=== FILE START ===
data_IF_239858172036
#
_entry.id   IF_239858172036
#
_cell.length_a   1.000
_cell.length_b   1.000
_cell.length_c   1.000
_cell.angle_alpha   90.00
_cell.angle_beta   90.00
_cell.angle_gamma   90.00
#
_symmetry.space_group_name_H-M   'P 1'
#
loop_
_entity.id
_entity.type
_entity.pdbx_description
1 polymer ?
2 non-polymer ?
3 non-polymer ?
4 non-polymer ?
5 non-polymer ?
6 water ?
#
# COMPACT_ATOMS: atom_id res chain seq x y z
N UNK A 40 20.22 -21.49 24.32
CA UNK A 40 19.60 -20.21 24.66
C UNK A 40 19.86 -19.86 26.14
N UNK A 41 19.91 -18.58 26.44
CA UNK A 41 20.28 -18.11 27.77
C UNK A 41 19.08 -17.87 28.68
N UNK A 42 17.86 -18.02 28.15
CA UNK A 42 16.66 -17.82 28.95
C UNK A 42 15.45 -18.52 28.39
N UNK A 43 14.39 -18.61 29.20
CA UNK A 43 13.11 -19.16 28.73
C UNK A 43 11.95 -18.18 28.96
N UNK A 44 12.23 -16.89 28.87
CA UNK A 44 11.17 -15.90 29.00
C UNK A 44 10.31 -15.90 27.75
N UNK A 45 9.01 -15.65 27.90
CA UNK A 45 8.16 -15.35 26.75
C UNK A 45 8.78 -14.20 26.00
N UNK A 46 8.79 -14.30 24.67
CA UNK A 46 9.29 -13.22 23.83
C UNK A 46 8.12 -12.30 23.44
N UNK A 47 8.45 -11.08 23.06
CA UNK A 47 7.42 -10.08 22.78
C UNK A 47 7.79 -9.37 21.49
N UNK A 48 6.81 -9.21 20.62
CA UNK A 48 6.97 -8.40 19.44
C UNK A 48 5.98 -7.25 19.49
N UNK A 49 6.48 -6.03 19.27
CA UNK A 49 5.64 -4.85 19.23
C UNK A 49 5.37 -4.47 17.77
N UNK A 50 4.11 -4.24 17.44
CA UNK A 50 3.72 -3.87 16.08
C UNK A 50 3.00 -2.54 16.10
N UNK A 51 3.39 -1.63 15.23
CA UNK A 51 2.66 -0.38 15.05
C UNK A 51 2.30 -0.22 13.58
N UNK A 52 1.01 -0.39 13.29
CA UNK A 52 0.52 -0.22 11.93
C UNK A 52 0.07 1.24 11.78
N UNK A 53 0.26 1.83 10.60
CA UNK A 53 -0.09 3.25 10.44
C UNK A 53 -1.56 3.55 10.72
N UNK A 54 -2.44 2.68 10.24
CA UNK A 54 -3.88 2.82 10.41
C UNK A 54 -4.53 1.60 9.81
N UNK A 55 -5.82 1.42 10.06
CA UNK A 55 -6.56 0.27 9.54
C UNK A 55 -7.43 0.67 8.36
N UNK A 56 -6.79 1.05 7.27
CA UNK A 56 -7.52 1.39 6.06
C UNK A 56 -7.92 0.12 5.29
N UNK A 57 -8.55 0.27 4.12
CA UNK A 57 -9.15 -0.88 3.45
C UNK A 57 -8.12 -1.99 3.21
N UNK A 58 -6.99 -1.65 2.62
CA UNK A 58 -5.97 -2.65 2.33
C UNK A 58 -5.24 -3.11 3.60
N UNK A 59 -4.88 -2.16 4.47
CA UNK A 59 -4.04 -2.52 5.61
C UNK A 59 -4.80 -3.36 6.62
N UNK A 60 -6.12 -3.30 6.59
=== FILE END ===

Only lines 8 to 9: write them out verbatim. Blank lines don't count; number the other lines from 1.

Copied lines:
_cell.angle_alpha   90.00
_cell.angle_beta   90.00